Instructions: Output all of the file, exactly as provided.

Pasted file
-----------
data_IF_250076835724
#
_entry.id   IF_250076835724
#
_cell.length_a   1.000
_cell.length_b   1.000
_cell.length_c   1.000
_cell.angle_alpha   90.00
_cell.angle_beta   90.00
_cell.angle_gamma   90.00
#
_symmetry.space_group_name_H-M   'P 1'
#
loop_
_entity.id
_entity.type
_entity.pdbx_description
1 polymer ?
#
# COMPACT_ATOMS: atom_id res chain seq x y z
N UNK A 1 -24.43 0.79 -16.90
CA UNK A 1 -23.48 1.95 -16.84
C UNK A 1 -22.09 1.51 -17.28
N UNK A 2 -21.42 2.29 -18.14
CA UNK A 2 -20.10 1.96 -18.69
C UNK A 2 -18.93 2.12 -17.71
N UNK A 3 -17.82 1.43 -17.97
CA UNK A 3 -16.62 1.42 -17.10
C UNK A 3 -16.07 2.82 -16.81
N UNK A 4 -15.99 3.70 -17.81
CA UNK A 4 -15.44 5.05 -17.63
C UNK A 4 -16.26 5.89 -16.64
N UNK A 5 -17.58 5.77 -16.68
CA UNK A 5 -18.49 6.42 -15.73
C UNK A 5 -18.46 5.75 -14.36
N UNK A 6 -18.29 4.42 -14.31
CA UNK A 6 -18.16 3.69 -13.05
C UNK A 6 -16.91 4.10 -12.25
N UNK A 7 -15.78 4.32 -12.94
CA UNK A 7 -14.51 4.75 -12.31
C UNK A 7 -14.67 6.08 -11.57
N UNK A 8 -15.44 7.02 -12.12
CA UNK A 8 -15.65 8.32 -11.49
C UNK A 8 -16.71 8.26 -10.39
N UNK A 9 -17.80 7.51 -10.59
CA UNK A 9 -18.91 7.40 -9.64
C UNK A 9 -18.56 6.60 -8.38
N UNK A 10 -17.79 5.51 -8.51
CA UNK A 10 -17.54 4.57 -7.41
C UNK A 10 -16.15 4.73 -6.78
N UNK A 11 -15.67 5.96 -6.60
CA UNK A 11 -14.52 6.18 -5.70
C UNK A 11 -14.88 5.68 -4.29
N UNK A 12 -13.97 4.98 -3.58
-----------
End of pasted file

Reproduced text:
data_IF_250076835724
#
_entry.id   IF_250076835724
#
_cell.length_a   1.000
_cell.length_b   1.000
_cell.length_c   1.000
_cell.angle_alpha   90.00
_cell.angle_beta   90.00
_cell.angle_gamma   90.00
#
_symmetry.space_group_name_H-M   'P 1'
#
loop_
_entity.id
_entity.type
_entity.pdbx_description
1 polymer ?
#
# COMPACT_ATOMS: atom_id res chain seq x y z
N UNK A 1 -24.43 0.79 -16.90
CA UNK A 1 -23.48 1.95 -16.84
C UNK A 1 -22.09 1.51 -17.28
N UNK A 2 -21.42 2.29 -18.14
CA UNK A 2 -20.10 1.96 -18.69
C UNK A 2 -18.93 2.12 -17.71
N UNK A 3 -17.82 1.43 -17.97
CA UNK A 3 -16.62 1.42 -17.10
C UNK A 3 -16.07 2.82 -16.81
N UNK A 4 -15.99 3.70 -17.81
CA UNK A 4 -15.44 5.05 -17.63
C UNK A 4 -16.26 5.89 -16.64
N UNK A 5 -17.58 5.77 -16.68
CA UNK A 5 -18.49 6.42 -15.73
C UNK A 5 -18.46 5.75 -14.36
N UNK A 6 -18.29 4.42 -14.31
CA UNK A 6 -18.16 3.69 -13.05
C UNK A 6 -16.91 4.10 -12.25
N UNK A 7 -15.78 4.32 -12.94
CA UNK A 7 -14.51 4.75 -12.31
C UNK A 7 -14.67 6.08 -11.57
N UNK A 8 -15.44 7.02 -12.12
CA UNK A 8 -15.65 8.32 -11.49
C UNK A 8 -16.71 8.26 -10.39
N UNK A 9 -17.80 7.51 -10.59
CA UNK A 9 -18.91 7.40 -9.64
C UNK A 9 -18.56 6.60 -8.38
N UNK A 10 -17.79 5.51 -8.51
CA UNK A 10 -17.54 4.57 -7.41
C UNK A 10 -16.15 4.73 -6.78
N UNK A 11 -15.67 5.96 -6.60
CA UNK A 11 -14.52 6.18 -5.70
C UNK A 11 -14.88 5.68 -4.29
N UNK A 12 -13.97 4.98 -3.58